Elizabeth Foxwell has spent much of her career immersed in mystery and crime fiction. She’s a scholar of the genre, has won an Agatha Award for her stories, reviews mysteries for Publisher’s Weekly, and is managing editor of Clues: A Journal of Detection.
She took a very different turn in her latest project: an anthology of writings by American women who served in World War I. Titled In Their Own Words , it uses letters, journal entries, and articles to present a cross-section of women’s experiences in the war.
Eliza Scidmore appears in the book, among half a dozen female war correspondents.
Eliza was in Japan in the summer of 1914 when Japan declared war on Germany. She published an article in The Outlook magazine describing Japan’s entry into the war as an ally of France and Russia. Foxwell read an excerpt from it during an author’s talk last night at One More Page Bookstore in Arlington, Va.
Foxwell also discussed her book in a recent radio interview by WAMU’s “Metro Connection.”
At the bookstore, Foxwell said her interest in WWI narratives by American women grew from her study many years ago of Vera Brittain’s Testament of Youth. (Last month I watched the engaging film of the same title during a trans-Atlantic flight.) Foxwell said she found few accounts of wartime service by American women as told from their own perspective.
Most people, she said, associate women’s service in WWI mostly with nursing. She scoured records from public sources and private collections for writings that would illustrate the diversity of the women who served and their widely varied roles. Among those featured in the book are canteen workers, librarians, clerks, switchboard operators, Red Cross volunteers, U.S. Navy “yeomanettes,” and a female barnstormer.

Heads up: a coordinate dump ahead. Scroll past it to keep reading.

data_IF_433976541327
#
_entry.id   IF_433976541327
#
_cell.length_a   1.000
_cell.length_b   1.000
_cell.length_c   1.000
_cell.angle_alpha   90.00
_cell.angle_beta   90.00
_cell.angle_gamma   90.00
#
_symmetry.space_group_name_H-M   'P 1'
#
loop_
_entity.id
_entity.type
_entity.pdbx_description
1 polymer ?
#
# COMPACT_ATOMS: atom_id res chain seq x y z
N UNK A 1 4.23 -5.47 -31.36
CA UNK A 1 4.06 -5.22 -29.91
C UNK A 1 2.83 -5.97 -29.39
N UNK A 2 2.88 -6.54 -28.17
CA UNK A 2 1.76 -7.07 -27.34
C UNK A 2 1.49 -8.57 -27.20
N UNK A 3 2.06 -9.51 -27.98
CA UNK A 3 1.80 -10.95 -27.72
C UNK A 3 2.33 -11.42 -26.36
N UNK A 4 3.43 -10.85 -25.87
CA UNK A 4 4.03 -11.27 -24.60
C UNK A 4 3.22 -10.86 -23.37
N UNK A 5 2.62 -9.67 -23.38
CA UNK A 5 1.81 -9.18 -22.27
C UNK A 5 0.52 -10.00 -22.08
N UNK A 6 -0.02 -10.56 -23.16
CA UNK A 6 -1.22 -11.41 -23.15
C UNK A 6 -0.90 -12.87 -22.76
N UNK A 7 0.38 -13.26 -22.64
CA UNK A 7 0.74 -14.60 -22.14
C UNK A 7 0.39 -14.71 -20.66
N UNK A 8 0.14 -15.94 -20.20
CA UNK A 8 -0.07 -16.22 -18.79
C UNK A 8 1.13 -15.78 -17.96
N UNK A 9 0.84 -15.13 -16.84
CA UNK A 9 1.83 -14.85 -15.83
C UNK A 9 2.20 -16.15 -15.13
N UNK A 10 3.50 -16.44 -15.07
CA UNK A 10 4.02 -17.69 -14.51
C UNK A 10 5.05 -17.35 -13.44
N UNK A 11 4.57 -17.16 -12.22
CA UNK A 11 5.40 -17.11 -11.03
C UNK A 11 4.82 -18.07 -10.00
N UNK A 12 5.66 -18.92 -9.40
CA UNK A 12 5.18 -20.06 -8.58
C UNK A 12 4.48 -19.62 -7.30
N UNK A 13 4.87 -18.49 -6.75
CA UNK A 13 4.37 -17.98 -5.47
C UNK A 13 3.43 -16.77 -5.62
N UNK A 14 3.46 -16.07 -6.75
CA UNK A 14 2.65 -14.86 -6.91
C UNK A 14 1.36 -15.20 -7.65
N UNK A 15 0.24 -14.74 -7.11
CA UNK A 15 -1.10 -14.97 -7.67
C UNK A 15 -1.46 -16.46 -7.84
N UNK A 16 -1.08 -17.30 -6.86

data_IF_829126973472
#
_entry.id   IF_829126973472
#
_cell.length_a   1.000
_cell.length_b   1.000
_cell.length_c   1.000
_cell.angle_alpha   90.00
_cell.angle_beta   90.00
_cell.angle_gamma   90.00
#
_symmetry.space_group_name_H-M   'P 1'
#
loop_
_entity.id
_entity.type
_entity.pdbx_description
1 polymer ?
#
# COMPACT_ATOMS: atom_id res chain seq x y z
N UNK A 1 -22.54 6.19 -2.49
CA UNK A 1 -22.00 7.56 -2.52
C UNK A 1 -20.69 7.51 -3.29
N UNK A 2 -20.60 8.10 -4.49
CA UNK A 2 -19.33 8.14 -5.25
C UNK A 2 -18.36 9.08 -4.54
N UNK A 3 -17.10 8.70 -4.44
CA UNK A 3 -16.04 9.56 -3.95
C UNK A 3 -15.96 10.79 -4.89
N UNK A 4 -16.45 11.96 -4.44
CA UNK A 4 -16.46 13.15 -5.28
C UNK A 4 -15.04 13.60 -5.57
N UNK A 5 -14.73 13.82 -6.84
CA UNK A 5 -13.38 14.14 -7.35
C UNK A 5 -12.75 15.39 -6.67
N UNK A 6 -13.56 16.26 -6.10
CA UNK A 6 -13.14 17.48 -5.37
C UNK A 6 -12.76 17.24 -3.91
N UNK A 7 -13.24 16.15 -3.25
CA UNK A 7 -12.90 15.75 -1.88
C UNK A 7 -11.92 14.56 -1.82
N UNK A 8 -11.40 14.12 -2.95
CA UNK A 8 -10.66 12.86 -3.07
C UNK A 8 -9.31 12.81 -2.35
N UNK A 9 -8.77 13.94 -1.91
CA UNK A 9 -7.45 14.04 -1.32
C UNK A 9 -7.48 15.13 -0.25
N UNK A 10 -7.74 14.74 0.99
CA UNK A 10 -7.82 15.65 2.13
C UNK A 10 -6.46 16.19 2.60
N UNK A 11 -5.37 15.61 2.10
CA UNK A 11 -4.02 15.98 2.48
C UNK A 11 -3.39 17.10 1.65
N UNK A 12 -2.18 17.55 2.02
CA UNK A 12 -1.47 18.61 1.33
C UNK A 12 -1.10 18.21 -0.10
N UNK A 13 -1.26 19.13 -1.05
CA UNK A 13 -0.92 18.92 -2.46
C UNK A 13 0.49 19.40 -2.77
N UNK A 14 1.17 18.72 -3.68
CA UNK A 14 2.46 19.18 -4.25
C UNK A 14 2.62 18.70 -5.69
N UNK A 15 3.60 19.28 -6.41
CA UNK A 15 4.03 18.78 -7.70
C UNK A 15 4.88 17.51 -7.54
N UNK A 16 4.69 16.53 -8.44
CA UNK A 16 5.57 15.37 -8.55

Thousands of women served overseas even before America entered the war in 1917, Foxwell noted. They worked under Allied nations and nongovernmental groups providing medical care and other services.
Eliza spent part of the war in Europe, covering Red Cross relief efforts, among other things.
By the time the war broke out, she had been reporting on and off from the Far East for 30 years. Her 1914 article in The Outlook described developments leading up to the declaration of war by Japan and the weeks that followed.
“Japan joined very slowly and deliberately, evidently reluctantly,” Eliza wrote, “bound by her alliance to do whatever requested.” Japanese troops were part of a coalition dispatched to destroy a German railway supply line at Tsingtau and protect British merchant ships in the South Seas.
Eliza wrote admirably of Japan’s restraint in setting off for war:
“Throughout the whole affair Japan has been calm, quiet, and self-contained — a splendid object-lesson of how to go to war and not lose your head. There was no boasting, no hurrahing, no noisy ‘On to Tsingtau.’ ”
Germany “bitterly resented” Japan’s entry into the war because of “all that Japan owed to Germany in military and medical training, modern science, and art and philosophy,” Eliza wrote. Under a sweeping program of modernization, Japan had drawn heavily on German culture and institutions as models.
Eliza wrote that she visited some of the first German prisoners who were taken to Japan. They were quartered at military hospitals and makeshift prisons set up in old castle towns and Buddhist temples. “Officers, men, and invalids were allowed to speak to me freely, and one and all they acknowledged the courtesy, consideration, and unfailing kindness of the Japanese officers in charge,” Eliza wrote.
A few years earlier, in her book As the Hague Ordains, Eliza had reported similarly on Japan’s humane treatment of war captives during the country’s 1904-05 war with Russia.